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Senate bill that undoes part of a signature-gathering compromise could soon pass

(Utah State Capitol. Credit: Paul Nelson, file.)

SALT LAKE CITY — A bill before the legislature that would counteract some of a years-old compromise that gives candidates a choice between signature-gathering or the caucus-convention system to put themselves on a ballot could soon pass the Utah Senate.

Lawmakers struck down SB205 Thursday evening, then revived the legislation less than an hour later — advancing it to its next reading.

Now, it seems Senate lawmakers are likely to pass the bill, which would undo parts of the so-called “Count My Vote” compromise affecting how Utah candidates get on the ballot.

A level playing field? 

Republican leaders say it would virtually level the playing field between incumbents and lesser-known candidates by eliminating signature gathering in favor of conventions. But those who backed the Count My Vote initiative, which sought to overhaul the primary process in Utah, and others say the current system is more inclusive.

The bill’s sponsor argued signature gathering favors those with deep pockets on the campaign trail.

“We have seen a greater number of incumbent protection,” said Sen. Dan McCay, R-Riverton, on the Senate floor Thursday. “We forced candidates of lesser means, not incumbents, into the convention system and those with significant financial resources were able to avoid the convention system.”

McCay co-sponsored SB54, the 2014 bill that eventually led to the Count My Vote compromise, through which candidates can choose either signature gathering or the caucus-convention system to get their names on the ballot

How it works now

Under current statute, Utah law allows political parties to nominate candidates through one of several ways. If a party uses the traditional caucus and convention method — selecting candidates through a voting system — they must also allow candidates the opportunity to get their name on the ballot through signature-gathering.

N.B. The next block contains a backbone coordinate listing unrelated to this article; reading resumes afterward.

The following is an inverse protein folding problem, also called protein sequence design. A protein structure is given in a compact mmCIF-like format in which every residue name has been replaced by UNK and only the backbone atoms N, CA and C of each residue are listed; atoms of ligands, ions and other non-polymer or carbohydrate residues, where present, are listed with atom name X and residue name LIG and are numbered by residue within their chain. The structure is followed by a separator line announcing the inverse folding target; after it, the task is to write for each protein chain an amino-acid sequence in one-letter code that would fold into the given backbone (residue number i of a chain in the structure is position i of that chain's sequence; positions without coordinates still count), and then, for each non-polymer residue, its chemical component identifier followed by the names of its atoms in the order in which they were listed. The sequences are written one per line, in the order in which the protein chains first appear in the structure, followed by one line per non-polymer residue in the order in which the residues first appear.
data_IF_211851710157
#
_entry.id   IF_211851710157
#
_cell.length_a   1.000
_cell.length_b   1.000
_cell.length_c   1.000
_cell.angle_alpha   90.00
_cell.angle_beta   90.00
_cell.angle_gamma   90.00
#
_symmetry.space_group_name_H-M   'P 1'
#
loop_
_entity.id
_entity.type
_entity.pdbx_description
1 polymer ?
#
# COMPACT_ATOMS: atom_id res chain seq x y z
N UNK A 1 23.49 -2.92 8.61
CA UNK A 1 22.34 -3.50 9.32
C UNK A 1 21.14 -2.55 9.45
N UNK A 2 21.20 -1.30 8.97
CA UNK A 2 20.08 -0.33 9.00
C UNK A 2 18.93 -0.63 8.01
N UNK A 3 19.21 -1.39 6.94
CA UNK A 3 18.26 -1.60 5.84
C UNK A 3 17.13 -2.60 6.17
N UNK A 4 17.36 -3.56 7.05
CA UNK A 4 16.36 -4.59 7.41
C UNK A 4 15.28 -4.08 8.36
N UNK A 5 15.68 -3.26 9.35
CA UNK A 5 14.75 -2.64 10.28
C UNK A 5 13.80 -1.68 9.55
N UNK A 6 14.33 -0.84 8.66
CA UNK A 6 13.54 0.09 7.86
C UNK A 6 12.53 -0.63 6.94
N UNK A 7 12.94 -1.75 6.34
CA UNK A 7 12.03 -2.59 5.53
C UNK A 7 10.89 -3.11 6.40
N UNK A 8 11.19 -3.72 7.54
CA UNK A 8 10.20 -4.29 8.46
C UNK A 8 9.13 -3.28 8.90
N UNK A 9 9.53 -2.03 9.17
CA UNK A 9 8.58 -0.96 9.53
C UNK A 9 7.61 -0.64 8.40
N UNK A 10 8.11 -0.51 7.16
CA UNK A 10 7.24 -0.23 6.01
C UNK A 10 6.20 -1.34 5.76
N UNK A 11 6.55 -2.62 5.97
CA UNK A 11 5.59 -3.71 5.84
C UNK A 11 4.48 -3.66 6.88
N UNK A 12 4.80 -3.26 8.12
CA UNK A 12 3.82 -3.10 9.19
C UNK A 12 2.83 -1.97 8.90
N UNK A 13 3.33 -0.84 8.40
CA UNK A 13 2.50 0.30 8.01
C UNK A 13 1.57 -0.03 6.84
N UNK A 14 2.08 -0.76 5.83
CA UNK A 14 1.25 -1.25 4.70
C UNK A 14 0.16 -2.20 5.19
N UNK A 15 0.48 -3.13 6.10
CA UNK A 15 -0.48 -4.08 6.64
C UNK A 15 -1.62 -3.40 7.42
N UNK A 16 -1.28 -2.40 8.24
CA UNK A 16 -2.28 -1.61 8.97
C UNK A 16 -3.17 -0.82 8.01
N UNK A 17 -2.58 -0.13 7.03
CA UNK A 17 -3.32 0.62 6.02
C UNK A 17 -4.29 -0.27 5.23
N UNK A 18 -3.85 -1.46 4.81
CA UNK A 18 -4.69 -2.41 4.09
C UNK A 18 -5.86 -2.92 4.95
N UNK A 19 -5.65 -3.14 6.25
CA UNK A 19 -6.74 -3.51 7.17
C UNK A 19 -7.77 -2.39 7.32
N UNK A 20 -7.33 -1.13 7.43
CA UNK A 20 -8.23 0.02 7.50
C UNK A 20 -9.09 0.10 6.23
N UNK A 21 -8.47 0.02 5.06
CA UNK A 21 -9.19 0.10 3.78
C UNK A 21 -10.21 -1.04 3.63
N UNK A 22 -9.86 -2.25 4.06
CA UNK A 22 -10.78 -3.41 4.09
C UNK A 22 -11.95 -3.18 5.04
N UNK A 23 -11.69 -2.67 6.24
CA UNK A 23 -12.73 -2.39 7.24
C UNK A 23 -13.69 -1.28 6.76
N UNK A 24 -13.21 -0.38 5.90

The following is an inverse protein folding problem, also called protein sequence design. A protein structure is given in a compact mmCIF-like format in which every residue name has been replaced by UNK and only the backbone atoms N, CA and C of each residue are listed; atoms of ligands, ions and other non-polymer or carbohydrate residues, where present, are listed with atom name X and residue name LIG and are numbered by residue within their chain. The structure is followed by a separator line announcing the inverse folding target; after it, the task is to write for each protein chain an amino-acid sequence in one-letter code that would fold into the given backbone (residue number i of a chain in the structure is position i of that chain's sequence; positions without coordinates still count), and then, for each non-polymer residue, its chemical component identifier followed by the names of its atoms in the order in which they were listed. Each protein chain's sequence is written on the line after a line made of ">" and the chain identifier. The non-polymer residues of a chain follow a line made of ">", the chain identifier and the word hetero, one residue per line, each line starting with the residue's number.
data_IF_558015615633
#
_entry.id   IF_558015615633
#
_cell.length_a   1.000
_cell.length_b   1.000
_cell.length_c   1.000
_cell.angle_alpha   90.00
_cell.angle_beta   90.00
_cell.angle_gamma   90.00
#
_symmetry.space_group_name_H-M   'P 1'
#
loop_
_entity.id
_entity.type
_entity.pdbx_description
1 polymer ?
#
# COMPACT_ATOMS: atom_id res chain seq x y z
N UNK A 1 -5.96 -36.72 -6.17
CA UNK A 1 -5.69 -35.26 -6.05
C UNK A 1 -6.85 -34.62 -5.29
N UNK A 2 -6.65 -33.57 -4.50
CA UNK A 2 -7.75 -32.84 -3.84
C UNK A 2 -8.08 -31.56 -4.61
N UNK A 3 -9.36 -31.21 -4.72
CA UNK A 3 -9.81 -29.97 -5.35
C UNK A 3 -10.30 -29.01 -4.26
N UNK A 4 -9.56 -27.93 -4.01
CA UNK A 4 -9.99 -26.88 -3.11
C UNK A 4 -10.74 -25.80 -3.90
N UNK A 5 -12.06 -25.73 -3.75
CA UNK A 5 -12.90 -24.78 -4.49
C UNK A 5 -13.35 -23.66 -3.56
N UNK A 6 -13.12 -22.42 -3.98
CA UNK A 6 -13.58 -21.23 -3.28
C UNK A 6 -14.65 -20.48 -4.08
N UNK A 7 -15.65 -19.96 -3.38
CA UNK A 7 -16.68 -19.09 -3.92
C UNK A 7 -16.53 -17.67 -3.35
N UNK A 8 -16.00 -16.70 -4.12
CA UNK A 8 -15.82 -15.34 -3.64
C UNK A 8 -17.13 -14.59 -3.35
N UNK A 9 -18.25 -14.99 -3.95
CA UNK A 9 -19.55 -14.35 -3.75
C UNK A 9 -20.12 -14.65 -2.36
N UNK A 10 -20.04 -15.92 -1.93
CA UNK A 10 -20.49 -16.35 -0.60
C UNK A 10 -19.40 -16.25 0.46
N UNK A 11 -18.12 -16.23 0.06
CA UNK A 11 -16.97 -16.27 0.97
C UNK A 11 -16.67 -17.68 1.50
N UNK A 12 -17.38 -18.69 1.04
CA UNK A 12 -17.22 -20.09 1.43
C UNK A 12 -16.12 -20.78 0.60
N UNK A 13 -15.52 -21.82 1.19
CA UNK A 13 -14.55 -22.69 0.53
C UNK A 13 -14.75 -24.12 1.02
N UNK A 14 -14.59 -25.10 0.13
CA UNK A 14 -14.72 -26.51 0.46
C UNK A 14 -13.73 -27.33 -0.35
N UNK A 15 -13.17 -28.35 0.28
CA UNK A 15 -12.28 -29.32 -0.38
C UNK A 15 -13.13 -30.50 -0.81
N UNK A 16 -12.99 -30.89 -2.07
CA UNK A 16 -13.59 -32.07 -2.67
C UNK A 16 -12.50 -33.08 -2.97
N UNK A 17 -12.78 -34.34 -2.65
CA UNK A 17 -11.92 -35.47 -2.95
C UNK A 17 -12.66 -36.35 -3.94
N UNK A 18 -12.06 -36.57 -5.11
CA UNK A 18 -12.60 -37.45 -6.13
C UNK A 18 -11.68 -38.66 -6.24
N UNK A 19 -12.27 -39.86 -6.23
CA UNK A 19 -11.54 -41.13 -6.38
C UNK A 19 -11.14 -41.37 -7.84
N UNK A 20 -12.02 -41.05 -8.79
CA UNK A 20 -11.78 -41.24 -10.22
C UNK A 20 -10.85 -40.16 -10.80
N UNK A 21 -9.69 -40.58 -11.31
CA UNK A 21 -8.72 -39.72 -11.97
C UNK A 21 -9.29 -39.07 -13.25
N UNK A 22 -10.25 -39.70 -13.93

However, there’s currently no option for a convention-only process. McCay wants to change that, citing disparities between well-known incumbents who coast through convention votes compared to first-time candidates who must increase campaign spending to get their name on the primary ballot.

The United Utah Party put out a statement earlier announcing its opposition to McCay’s SB205. 

“Despite the fact that Utah voters overwhelmingly favor the current, more inclusive system, the Republican majority in the legislature has long opposed reforms that give Utah voters choices beyond what the GOP party leadership is willing to sanction,” the party said in the statement. “It is disappointing, but not surprising, that Republican legislators have once again chosen to put their own partisan interests ahead of those of the people they were elected to represent.” 

The United Utah Party was co-founded by Jim Bennett, whose father, the late Sen. Bob Bennett, was famously ousted from his Senate position at the state GOP convention by then-newcomer Mike Lee. 

Conventions vs. signature gathering

McCay argues candidates spend much more money to gather signatures, but don’t see good results. According to him, 99.3% of the candidates on the general election ballot in the last six years qualified for the ballot through the convention system. 

His bill would create four categories of political parties. Each offers multiple paths for a candidate to win his or her party’s nomination. Under the convention-only process, convention delegates narrow a party’s pool of candidates to two nominees who will advance to the primary election — unless one candidate receives at least two-third of the vote, in which case they advance straight to the general election.

The Count My Vote compromise established signature gathering as an alternative means for candidates to reach their party primary without going through the convention. Opponents say McCay’s bill ultimately undoes that option. 

As of Friday afternoon, McCay’s bill is set to be circled back in the Utah Senate where it’s expected to pass.

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